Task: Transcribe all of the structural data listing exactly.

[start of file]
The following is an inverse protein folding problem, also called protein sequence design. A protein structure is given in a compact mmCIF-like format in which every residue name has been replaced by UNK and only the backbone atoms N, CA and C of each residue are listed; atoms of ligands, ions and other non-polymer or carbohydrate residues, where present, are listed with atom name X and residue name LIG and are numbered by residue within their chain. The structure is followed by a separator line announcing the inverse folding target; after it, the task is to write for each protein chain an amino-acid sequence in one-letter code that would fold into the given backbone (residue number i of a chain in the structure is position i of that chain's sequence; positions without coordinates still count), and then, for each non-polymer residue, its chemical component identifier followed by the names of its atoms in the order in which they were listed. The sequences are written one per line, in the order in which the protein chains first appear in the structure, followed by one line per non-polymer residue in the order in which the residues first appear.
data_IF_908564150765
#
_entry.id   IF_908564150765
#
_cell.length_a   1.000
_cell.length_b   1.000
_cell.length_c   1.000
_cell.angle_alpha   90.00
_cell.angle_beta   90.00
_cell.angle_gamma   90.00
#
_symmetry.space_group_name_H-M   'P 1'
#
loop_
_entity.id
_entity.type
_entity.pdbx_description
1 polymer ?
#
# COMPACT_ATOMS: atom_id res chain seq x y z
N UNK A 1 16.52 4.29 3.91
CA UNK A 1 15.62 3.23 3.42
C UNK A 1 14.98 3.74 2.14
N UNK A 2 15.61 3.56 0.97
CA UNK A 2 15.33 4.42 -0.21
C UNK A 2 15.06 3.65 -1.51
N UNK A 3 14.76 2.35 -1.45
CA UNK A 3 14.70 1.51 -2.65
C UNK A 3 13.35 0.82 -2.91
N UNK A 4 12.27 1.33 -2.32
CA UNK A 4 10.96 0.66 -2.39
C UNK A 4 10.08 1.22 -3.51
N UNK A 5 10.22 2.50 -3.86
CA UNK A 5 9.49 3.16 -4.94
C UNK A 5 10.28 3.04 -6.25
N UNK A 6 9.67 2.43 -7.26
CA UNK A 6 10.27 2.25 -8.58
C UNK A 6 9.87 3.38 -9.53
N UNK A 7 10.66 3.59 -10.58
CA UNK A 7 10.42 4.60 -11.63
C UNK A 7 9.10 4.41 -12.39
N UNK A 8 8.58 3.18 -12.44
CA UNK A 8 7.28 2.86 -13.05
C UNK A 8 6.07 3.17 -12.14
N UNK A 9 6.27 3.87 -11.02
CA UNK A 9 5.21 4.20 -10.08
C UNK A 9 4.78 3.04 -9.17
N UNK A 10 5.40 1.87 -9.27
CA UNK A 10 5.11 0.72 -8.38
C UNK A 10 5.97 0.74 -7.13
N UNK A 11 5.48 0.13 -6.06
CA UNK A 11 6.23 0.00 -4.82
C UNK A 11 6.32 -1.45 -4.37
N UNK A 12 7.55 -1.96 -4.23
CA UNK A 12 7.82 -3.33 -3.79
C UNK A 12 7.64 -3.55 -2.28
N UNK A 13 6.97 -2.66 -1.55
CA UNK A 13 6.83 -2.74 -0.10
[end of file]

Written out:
The following is an inverse protein folding problem, also called protein sequence design. A protein structure is given in a compact mmCIF-like format in which every residue name has been replaced by UNK and only the backbone atoms N, CA and C of each residue are listed; atoms of ligands, ions and other non-polymer or carbohydrate residues, where present, are listed with atom name X and residue name LIG and are numbered by residue within their chain. The structure is followed by a separator line announcing the inverse folding target; after it, the task is to write for each protein chain an amino-acid sequence in one-letter code that would fold into the given backbone (residue number i of a chain in the structure is position i of that chain's sequence; positions without coordinates still count), and then, for each non-polymer residue, its chemical component identifier followed by the names of its atoms in the order in which they were listed. The sequences are written one per line, in the order in which the protein chains first appear in the structure, followed by one line per non-polymer residue in the order in which the residues first appear.
data_IF_908564150765
#
_entry.id   IF_908564150765
#
_cell.length_a   1.000
_cell.length_b   1.000
_cell.length_c   1.000
_cell.angle_alpha   90.00
_cell.angle_beta   90.00
_cell.angle_gamma   90.00
#
_symmetry.space_group_name_H-M   'P 1'
#
loop_
_entity.id
_entity.type
_entity.pdbx_description
1 polymer ?
#
# COMPACT_ATOMS: atom_id res chain seq x y z
N UNK A 1 16.52 4.29 3.91
CA UNK A 1 15.62 3.23 3.42
C UNK A 1 14.98 3.74 2.14
N UNK A 2 15.61 3.56 0.97
CA UNK A 2 15.33 4.42 -0.21
C UNK A 2 15.06 3.65 -1.51
N UNK A 3 14.76 2.35 -1.45
CA UNK A 3 14.70 1.51 -2.65
C UNK A 3 13.35 0.82 -2.91
N UNK A 4 12.27 1.33 -2.32
CA UNK A 4 10.96 0.66 -2.39
C UNK A 4 10.08 1.22 -3.51
N UNK A 5 10.22 2.50 -3.86
CA UNK A 5 9.49 3.16 -4.94
C UNK A 5 10.28 3.04 -6.25
N UNK A 6 9.67 2.43 -7.26
CA UNK A 6 10.27 2.25 -8.58
C UNK A 6 9.87 3.38 -9.53
N UNK A 7 10.66 3.59 -10.58
CA UNK A 7 10.42 4.60 -11.63
C UNK A 7 9.10 4.41 -12.39
N UNK A 8 8.58 3.18 -12.44
CA UNK A 8 7.28 2.86 -13.05
C UNK A 8 6.07 3.17 -12.14
N UNK A 9 6.27 3.87 -11.02
CA UNK A 9 5.21 4.20 -10.08
C UNK A 9 4.78 3.04 -9.17
N UNK A 10 5.40 1.87 -9.27
CA UNK A 10 5.11 0.72 -8.38
C UNK A 10 5.97 0.74 -7.13
N UNK A 11 5.48 0.13 -6.06
CA UNK A 11 6.23 0.00 -4.82
C UNK A 11 6.32 -1.45 -4.37
N UNK A 12 7.55 -1.96 -4.23
CA UNK A 12 7.82 -3.33 -3.79
C UNK A 12 7.64 -3.55 -2.28
N UNK A 13 6.97 -2.66 -1.55
CA UNK A 13 6.83 -2.74 -0.10